LINGUIST List 8.166

Tue Feb 4 1997

Disc: Ebonics

Editor for this issue: T. Daniel Seely <>


  1. David Bergdahl (614) 593-2783, ebonics newspaper articles
  2. Rob Hagiwara, On the term Ebonics

Message 1: ebonics newspaper articles

Date: Mon, 03 Feb 1997 11:26:36 -0500 (EST)
From: David Bergdahl (614) 593-2783 <>
Subject: ebonics newspaper articles

Amid all the bad journalism on Ebonics, a word of praise deserves to be given
The Washington Post for an article "Ebonics--Without the Emotion." THE
		tel: (614) 593-2783	 fax: (614) 593-2818
			Ohio University/Athens
		"Where Appalachia meets the Midwest"--Anya Briggs
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Message 2: On the term Ebonics

Date: Mon, 03 Feb 1997 22:07:22 -0800
From: Rob Hagiwara <hagiwaraWaisman.Wisc.Edu>
Subject: On the term Ebonics

In response to incomplete knowledge of the origin of the term "ebonics"
(8.150), I received the following from Peggy Hashemipour, whom I thank both
for the information and for her permission to share it with the list.

>The term Ebonics perhaps sounds "dated" to some. However, it's important
>to note that is was used in the 1970s by a group of scholars studying
>African American speech. Smitherman used in her book Talkin' and
>Testifyin' which was originally published in 1977.
>As someone who has studied Ebonics and the related language Gullah, I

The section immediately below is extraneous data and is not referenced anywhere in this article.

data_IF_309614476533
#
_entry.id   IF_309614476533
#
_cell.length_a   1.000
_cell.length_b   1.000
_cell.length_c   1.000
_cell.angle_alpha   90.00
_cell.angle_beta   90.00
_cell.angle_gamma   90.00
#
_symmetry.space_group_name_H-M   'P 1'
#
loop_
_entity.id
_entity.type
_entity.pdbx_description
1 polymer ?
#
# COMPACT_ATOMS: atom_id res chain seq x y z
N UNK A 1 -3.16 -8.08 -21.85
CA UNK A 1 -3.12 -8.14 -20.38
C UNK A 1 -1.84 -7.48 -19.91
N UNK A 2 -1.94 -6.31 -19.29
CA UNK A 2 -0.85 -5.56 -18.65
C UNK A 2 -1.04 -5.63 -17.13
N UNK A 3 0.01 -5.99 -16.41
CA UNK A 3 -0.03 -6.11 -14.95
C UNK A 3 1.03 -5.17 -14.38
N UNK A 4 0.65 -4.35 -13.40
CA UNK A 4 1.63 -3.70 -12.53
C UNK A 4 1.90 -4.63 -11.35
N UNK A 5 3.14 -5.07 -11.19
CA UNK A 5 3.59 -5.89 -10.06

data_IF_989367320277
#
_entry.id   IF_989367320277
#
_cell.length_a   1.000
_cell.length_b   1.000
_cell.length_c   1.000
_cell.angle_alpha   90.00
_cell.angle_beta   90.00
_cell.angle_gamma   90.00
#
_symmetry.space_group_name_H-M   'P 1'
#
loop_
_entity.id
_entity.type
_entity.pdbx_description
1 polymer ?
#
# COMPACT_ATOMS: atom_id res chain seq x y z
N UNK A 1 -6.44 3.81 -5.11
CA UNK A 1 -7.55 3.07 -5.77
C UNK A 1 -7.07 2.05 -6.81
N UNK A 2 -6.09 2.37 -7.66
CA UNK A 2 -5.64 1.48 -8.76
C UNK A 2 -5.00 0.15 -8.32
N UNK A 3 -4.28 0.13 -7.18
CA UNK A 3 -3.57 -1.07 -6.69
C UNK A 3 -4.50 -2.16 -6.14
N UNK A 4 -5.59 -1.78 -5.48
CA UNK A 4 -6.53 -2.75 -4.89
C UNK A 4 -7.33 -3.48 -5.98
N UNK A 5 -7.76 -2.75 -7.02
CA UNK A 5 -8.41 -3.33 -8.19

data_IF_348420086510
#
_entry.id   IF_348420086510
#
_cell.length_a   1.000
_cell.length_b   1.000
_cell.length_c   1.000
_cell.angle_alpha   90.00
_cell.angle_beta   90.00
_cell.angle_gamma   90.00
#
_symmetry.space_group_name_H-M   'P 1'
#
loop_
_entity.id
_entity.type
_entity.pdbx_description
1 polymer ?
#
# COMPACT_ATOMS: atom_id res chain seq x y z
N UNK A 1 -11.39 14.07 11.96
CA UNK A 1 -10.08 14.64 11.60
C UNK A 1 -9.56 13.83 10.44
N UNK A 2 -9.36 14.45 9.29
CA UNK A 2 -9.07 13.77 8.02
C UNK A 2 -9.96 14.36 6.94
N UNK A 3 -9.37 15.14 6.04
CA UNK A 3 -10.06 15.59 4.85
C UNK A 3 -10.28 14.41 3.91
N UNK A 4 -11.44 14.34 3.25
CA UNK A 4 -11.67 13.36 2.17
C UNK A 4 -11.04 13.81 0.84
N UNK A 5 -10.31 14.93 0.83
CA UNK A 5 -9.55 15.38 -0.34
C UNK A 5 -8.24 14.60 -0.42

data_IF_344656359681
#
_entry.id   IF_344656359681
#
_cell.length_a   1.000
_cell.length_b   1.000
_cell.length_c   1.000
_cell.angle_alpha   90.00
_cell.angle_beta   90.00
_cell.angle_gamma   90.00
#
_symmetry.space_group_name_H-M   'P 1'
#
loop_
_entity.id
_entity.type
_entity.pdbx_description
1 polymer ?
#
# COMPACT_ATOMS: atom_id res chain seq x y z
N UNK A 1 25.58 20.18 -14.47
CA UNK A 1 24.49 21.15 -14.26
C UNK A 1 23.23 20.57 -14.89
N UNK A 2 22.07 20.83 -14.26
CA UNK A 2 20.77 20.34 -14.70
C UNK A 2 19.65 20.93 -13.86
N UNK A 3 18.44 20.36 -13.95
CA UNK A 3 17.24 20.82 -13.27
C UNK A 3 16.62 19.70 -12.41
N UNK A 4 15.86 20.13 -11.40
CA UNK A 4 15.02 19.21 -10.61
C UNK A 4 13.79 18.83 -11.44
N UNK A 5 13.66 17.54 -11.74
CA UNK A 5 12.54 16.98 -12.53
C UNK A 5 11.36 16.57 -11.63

>tend to concur with the speakers of the language as to what they want to
>call it.

To this last comment, I said:

>I absolutely agree. All I can say in my defense is that those people I
>knew who spoke "Black English" (and this was way back in college) believed
>they spoke a variety of English and not something more 'exotic', like a

To which Peggy responded:

In comparison to Gullah, Ebonics may to some not "sound" much like a creole.
Nevertheless I adhere to the work of Mufwene, Rickford, and others that
Ebonics has had in its development at least an origin from an Atlantic
Creole. The sound correspondences, the lexification processes, the
syntactic and morphology structures are strongly related to those English
based pidgins/creoles found in West African, and the Caribbean. One must
remember in these studies though that language is not a static entity and
that Ebonics, like other languages with contact with politically dominant
ones, has changed through time.

Moreover, many Ebonics speakers are bilingual and only use Ebonics when in
the presence of other Ebonics speakers. Hence the difficulty for
non-speakers: much of what we non-speakers hear has been modified along
standard English rules. Thus, we don't have access to "pure" Ebonics.
That's one of the reasons why the work by Baugh, Smitherman (see Black Talk)
is invaluable. They give us a glimpse of it.

By the way the use of secret language is well-documented in historical works
about slavery, through jazz, and in street talk. See Margaret Washington
Creel's work: 'A Peculiar People' which includes info on secret societies in
West African.

Peggy Hashemipour, PhD
Asst Professor of Linguistics
Director of Community Learning
California State University, San Marcos

.......................... Robert Hagiwara, PhD ...........................
.. Waisman Center and Dept of Comm Disorders, UWisconsin-Madison ..
.. ..
.. "The absence of a sense of humor renders life impossible." -- Colette ..
................. ..................
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